The disruptions and surprises in 2019 licensing trends have set the tone for swirling around the bone china cup and reading the settled tea leaves for 2020. In no particular order, here are some seminal licensing events from 2019, along with some thoughts as to how 2020 could play out:
The Toy Retailer That Wouldn’t Die: With brand equity that has been building since 1948, the collective consensus was one of deep regret when Wayne, New Jersey toy retailer Toys
R Us announced their national closure. Eventually, two stores with reduced footprints in Paramus, New Jersey and Houston’s Galleria mall at the end of 2019. Toys
R Us has placed a smartly calculated emphasis on SnapChat and Instagram-worthy interactive, experiential retail store designs again reminding Americans of why we first fell in love with the TRU brand.
2020 Smart Move: The glaring chasm in the Gen-Z and Millennial collectors’ market is a product line of toys to help fans celebrate their favorite online influencers—Instagrammers, YouTubers, and Esports heroes. A line of TRU limited edition influencer-branded toy exclusives would be innovative. The influencers could do in-store promotional signing sessions to draw more foot traffic to TRU retail locales.
The Beatles –A Perennial Band: Baby Boomers and Beatles fans got a short-lived treat over the holidays when the Beatles Pop-Up store opened for a few days in New York City, offering everything from gift wrap and ornaments to a line of
Happy Socks. For those who couldn’t make it to New York City, there’s the more-permanent Beatlemania pinball machine that will be a must for collectors everywhere.
2020 Smart Move: Can an experiential, traveling Yellow Submarine Hotel with a Strawberry Fields Garden landscape design surrounding it be too much to ask?
The Car Maker-Luxury Brand Mashup: Bugatti and luxury brand Hermés collaborated in crafting the Chiron design, mixing
high fashion and sports car performance. Just one sleek car was created, in Hermés’ signature creamy Craie shade, for a California real-estate mogul.
2020 Smart Move: Since many people choose to purchase vehicles as an extension of their personal brand, there seems to be an opening here for automakers. Rabid pop culture fans would welcome the opportunity to purchase cars co-branded with their favorite entertainment properties—can a new Ford Falcon (as in Millennium Falcon) be on the horizon?
TikTok, The Influential Music Titan: Conflating the trend of micro-entertainment and the Gen-Z/Millennials’ desire to interact with their favorite brands and artists, TikTok has given them the user-friendly platform to do so. Lil Nas X’s wildly successful
Old Town Road hit is just one meteoric success story born of this en fuego platform and top music licensor.
2020 Smart Move: As competitors slowly chip away at TikTok’s market dominance, TikTok will likely sustain their dominance with some disruptive feature, like enabling users to enhance their on-camera appearances—auto-tuning facial features and body shapes (think the unplugged vs. digitally enhanced versions of Phoebe’s
Smelly Cat performance on TV series FRIENDS).
Odd Food Brand Collaborations: When Dunkin’ partnered with Beauty nail polish company to launch eight colors inspired by their signature lattes, and adidas partnered with AriZona to sell shoes with their signature minty green and cherry-blossom pink tea can-inspired graphics, food manufacturing CEOs everywhere did a double take. (Prior to their bankruptcy filing in September 2019, retailer Forever 21 did a clothing line of Frito Lay/PepsiCo-owned Hot Cheetos-inspired wear in fiery oranges and reds.)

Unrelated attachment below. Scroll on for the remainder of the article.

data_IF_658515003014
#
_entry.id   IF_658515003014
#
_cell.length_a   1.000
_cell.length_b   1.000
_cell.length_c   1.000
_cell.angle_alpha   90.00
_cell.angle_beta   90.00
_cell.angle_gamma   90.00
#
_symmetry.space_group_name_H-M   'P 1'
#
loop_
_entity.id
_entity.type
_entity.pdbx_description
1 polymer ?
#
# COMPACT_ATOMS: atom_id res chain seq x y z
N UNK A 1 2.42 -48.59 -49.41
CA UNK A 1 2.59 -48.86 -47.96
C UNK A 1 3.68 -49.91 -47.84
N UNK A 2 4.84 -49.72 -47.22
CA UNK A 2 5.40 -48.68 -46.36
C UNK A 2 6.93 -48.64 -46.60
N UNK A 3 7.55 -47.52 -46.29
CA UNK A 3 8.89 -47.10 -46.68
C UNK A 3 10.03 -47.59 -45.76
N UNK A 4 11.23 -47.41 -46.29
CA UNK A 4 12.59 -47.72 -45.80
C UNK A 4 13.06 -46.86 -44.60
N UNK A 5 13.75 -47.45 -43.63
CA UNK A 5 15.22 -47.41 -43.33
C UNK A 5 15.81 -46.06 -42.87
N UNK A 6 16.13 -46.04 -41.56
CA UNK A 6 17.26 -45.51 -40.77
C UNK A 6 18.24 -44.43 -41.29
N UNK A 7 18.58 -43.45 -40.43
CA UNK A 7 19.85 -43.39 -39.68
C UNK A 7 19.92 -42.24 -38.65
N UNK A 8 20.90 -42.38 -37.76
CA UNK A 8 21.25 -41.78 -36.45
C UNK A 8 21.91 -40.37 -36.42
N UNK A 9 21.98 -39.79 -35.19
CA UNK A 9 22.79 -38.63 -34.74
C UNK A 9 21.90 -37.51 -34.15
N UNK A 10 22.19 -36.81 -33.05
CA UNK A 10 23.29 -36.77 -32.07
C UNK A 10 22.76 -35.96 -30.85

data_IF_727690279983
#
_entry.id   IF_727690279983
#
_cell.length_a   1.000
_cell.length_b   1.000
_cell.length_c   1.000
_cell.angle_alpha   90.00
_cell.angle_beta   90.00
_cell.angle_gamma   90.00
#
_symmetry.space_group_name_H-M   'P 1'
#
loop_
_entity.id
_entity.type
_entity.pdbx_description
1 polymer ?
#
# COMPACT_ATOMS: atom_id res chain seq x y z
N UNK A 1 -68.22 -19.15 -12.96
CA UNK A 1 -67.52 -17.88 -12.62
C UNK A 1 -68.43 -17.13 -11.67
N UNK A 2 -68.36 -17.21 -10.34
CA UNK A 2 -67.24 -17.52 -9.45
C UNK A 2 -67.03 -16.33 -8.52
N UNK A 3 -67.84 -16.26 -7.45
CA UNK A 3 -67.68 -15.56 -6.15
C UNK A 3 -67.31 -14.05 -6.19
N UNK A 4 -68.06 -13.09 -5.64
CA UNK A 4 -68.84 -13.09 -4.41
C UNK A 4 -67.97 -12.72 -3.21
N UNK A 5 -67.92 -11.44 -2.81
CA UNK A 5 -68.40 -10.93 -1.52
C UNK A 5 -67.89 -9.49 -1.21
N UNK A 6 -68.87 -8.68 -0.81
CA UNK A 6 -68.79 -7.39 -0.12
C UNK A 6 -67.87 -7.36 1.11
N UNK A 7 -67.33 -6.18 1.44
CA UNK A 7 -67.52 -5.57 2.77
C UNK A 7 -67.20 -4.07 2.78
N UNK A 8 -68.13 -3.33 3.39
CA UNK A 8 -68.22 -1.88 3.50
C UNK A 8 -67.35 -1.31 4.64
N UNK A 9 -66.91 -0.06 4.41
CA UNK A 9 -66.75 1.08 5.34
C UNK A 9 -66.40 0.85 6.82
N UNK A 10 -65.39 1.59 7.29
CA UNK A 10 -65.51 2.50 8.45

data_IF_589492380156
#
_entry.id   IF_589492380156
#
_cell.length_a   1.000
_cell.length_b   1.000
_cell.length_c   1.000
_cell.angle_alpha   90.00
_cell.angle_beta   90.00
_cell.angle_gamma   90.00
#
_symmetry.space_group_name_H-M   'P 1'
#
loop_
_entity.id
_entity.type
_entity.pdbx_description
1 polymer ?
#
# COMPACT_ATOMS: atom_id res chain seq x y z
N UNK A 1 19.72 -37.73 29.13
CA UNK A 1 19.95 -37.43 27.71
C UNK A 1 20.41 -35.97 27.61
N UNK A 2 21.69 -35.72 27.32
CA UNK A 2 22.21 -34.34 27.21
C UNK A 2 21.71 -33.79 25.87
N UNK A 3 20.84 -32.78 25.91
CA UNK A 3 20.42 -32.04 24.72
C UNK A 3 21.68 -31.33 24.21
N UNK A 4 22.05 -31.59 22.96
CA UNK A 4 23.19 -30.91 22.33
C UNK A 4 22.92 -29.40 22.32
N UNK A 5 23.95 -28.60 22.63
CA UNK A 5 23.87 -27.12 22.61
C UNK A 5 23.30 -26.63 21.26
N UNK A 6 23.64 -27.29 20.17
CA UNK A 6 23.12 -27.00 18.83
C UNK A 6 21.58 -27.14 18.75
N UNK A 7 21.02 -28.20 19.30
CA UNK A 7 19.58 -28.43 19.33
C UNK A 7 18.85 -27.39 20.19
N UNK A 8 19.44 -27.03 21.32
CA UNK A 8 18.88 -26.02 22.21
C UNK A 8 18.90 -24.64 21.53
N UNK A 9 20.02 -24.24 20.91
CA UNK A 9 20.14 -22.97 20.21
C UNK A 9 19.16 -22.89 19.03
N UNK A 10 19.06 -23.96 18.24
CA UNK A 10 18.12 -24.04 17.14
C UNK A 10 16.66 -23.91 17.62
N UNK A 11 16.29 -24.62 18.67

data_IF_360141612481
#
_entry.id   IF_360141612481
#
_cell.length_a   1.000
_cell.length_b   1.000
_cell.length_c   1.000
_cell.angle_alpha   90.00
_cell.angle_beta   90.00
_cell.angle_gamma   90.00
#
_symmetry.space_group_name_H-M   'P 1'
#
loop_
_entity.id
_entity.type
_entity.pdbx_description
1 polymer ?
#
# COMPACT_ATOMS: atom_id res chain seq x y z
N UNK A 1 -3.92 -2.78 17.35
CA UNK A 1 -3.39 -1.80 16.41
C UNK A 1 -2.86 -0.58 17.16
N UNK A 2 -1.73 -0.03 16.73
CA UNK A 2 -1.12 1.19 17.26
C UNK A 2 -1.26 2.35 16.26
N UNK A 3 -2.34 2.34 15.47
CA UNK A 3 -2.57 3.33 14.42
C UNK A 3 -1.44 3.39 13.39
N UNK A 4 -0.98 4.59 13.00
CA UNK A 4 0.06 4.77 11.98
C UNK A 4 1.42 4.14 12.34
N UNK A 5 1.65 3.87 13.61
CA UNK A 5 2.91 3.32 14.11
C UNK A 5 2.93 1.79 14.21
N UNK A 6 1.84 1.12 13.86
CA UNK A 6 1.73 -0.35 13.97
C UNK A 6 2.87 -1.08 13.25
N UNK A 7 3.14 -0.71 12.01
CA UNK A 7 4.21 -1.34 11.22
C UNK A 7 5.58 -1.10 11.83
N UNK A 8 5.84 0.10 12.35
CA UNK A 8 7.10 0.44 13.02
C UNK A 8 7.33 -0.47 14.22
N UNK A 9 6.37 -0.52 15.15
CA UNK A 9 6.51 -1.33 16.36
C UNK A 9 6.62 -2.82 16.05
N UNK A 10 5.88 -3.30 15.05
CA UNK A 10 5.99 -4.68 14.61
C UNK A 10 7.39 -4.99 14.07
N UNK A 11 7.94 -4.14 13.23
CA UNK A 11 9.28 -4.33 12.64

2020 Smart Move: Foods renowned for their distinctive color palettes like Hershey’s chocolate, Heinz ketchup, Campbell tomato soup or Velveeta cheese should explore partnering with Crayola or Sharpie for signature crayons and markers. Can cherry Lifesaver-branded Estee Lauder lipstick be a stretch?
Odd Luxury Brand Collaborations: While the rest of the world wasn’t paying attention, Louis Vuitton saw the future: Esports. Louis Vuitton collaborated with League of Legends publisher, Riot Games to design in-game skins (digital clothing) for the game characters, plus a one-of-a-kind trophy travel case to hold the Summoner’s Cup from the League of Legends World Championship in November 2019.
The adidas-Prada collaboration was another example of odd bedfellows, resulting in the limited-edition Prada x adidas Superstar sneaker and matching bowling bag, limited to 700 pieces, each with a unique serial number.
2020 Smart Move: To establish their relevance for the Millennials and Gen-Zers, Gucci and Chanel may want to seek out the top-performing Esports teams and personalities for clothing line collaborations, while Tiffany does their own glam spin on game controllers, and luxury champagne makers like Dom Perignon and Krug explore co-branded energy drinks for the Esports gamers.
But how do you see it playing out in 2020? Where do you see the greatest and most overlooked licensing opportunities? Feel free to leave your comments below.
Senior Product Manager for Licensing at Vistex
Jon Robinson is a Senior Product Manager for Licensing at Vistex. Jon brings more than 30 years of experience designing and developing software applications for leading corporate, entertainment, retail, and government organizations. The last 26 of those years have been solely focused on financial and royalty-based applications for the merchandise licensing industry. Jon has designed, developed, managed, and implemented Vistex’s industry-leading software for more than 100 licensing companies, several of which are on the Fortune 500 list. He is a licensing subject matter expert, a respected best-practices consultant and technician, and a highly-regarded advisor to clients and staff.